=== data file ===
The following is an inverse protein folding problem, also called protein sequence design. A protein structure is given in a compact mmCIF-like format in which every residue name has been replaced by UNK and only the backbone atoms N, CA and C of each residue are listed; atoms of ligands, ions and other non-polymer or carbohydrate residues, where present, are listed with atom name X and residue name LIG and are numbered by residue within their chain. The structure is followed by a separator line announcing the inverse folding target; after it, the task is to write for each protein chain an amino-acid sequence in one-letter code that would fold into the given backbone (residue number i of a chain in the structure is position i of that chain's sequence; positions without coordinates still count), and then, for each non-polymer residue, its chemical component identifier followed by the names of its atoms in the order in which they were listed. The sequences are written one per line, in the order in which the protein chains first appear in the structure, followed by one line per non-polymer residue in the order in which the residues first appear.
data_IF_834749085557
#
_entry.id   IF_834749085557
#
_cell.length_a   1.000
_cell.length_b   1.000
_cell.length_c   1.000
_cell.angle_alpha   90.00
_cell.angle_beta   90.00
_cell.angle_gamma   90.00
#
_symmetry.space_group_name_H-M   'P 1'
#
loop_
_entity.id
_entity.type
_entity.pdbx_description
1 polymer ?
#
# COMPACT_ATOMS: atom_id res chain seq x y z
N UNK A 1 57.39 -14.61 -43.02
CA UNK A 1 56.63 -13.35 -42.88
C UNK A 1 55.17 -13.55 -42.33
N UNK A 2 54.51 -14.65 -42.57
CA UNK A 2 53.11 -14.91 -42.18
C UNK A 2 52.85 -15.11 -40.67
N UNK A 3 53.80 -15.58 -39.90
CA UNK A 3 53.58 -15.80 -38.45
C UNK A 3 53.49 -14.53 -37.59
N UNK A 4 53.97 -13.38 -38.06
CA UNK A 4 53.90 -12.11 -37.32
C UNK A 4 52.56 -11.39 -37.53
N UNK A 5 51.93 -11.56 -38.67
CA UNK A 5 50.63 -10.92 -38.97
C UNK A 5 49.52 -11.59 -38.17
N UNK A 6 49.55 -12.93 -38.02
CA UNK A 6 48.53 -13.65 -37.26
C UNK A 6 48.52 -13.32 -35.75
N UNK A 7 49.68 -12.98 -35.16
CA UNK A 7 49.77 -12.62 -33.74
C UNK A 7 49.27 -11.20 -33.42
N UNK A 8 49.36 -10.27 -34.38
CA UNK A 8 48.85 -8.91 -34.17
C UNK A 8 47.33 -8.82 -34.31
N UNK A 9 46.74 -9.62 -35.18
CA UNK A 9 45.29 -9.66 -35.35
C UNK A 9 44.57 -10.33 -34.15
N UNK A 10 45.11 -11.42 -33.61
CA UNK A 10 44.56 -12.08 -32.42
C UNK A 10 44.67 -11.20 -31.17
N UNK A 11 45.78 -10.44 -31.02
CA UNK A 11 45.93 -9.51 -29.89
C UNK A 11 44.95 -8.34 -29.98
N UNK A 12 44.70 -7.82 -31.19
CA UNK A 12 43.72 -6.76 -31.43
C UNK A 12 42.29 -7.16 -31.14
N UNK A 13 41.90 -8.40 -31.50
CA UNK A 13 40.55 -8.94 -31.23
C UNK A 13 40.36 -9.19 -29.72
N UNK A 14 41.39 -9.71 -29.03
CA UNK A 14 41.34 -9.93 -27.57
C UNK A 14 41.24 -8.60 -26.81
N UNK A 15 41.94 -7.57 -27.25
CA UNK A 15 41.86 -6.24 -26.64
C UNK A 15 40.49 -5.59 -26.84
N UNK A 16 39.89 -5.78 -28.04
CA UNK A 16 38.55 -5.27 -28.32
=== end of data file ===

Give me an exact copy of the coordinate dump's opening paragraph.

The following is an inverse protein folding problem, also called protein sequence design. A protein structure is given in a compact mmCIF-like format in which every residue name has been replaced by UNK and only the backbone atoms N, CA and C of each residue are listed; atoms of ligands, ions and other non-polymer or carbohydrate residues, where present, are listed with atom name X and residue name LIG and are numbered by residue within their chain. The structure is followed by a separator line announcing the inverse folding target; after it, the task is to write for each protein chain an amino-acid sequence in one-letter code that would fold into the given backbone (residue number i of a chain in the structure is position i of that chain's sequence; positions without coordinates still count), and then, for each non-polymer residue, its chemical component identifier followed by the names of its atoms in the order in which they were listed. The sequences are written one per line, in the order in which the protein chains first appear in the structure, followed by one line per non-polymer residue in the order in which the residues first appear.